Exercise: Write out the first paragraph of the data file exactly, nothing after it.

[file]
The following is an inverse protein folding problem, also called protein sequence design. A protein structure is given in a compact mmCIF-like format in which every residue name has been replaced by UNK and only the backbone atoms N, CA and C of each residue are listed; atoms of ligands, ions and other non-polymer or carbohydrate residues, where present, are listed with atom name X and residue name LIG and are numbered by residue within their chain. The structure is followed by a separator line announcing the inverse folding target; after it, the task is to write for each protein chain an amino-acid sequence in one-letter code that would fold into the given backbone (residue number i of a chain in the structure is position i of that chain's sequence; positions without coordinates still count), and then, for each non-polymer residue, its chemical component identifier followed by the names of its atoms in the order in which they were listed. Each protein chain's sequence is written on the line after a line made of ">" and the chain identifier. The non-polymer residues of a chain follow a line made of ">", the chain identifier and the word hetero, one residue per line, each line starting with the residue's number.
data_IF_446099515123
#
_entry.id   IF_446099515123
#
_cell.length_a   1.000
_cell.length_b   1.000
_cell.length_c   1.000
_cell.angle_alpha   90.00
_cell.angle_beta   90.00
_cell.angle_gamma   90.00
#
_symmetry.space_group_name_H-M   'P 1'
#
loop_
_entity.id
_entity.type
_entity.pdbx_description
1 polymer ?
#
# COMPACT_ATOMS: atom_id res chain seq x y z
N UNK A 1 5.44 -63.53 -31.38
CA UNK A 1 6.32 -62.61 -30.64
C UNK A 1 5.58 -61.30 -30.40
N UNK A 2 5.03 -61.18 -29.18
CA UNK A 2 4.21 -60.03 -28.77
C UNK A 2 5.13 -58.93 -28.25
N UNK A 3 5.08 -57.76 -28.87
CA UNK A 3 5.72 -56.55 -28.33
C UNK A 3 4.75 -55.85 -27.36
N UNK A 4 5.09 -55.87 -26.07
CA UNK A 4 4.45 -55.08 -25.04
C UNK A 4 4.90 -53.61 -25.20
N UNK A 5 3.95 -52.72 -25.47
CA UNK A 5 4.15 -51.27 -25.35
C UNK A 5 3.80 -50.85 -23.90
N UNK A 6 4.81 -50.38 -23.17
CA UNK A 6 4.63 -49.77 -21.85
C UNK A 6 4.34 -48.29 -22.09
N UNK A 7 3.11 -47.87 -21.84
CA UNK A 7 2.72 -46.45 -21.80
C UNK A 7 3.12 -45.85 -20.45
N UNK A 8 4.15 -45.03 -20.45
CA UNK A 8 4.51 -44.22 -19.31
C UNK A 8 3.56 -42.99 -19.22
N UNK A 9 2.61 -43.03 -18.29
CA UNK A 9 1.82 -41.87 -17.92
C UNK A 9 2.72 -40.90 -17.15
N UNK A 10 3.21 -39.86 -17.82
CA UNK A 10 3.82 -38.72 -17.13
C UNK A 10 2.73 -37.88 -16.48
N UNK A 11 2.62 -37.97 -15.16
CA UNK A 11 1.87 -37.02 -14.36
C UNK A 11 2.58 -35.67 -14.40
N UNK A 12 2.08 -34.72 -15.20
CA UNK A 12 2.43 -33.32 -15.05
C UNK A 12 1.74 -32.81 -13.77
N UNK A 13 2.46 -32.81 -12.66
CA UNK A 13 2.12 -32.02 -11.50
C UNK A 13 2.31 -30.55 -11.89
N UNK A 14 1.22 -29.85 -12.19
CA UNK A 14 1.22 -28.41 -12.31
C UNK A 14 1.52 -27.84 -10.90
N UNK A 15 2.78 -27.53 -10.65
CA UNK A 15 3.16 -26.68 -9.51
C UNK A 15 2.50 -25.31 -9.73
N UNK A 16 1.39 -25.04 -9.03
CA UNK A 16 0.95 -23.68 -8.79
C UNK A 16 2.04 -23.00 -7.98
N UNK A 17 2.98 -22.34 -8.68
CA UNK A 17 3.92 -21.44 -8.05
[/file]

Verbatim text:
The following is an inverse protein folding problem, also called protein sequence design. A protein structure is given in a compact mmCIF-like format in which every residue name has been replaced by UNK and only the backbone atoms N, CA and C of each residue are listed; atoms of ligands, ions and other non-polymer or carbohydrate residues, where present, are listed with atom name X and residue name LIG and are numbered by residue within their chain. The structure is followed by a separator line announcing the inverse folding target; after it, the task is to write for each protein chain an amino-acid sequence in one-letter code that would fold into the given backbone (residue number i of a chain in the structure is position i of that chain's sequence; positions without coordinates still count), and then, for each non-polymer residue, its chemical component identifier followed by the names of its atoms in the order in which they were listed. Each protein chain's sequence is written on the line after a line made of ">" and the chain identifier. The non-polymer residues of a chain follow a line made of ">", the chain identifier and the word hetero, one residue per line, each line starting with the residue's number.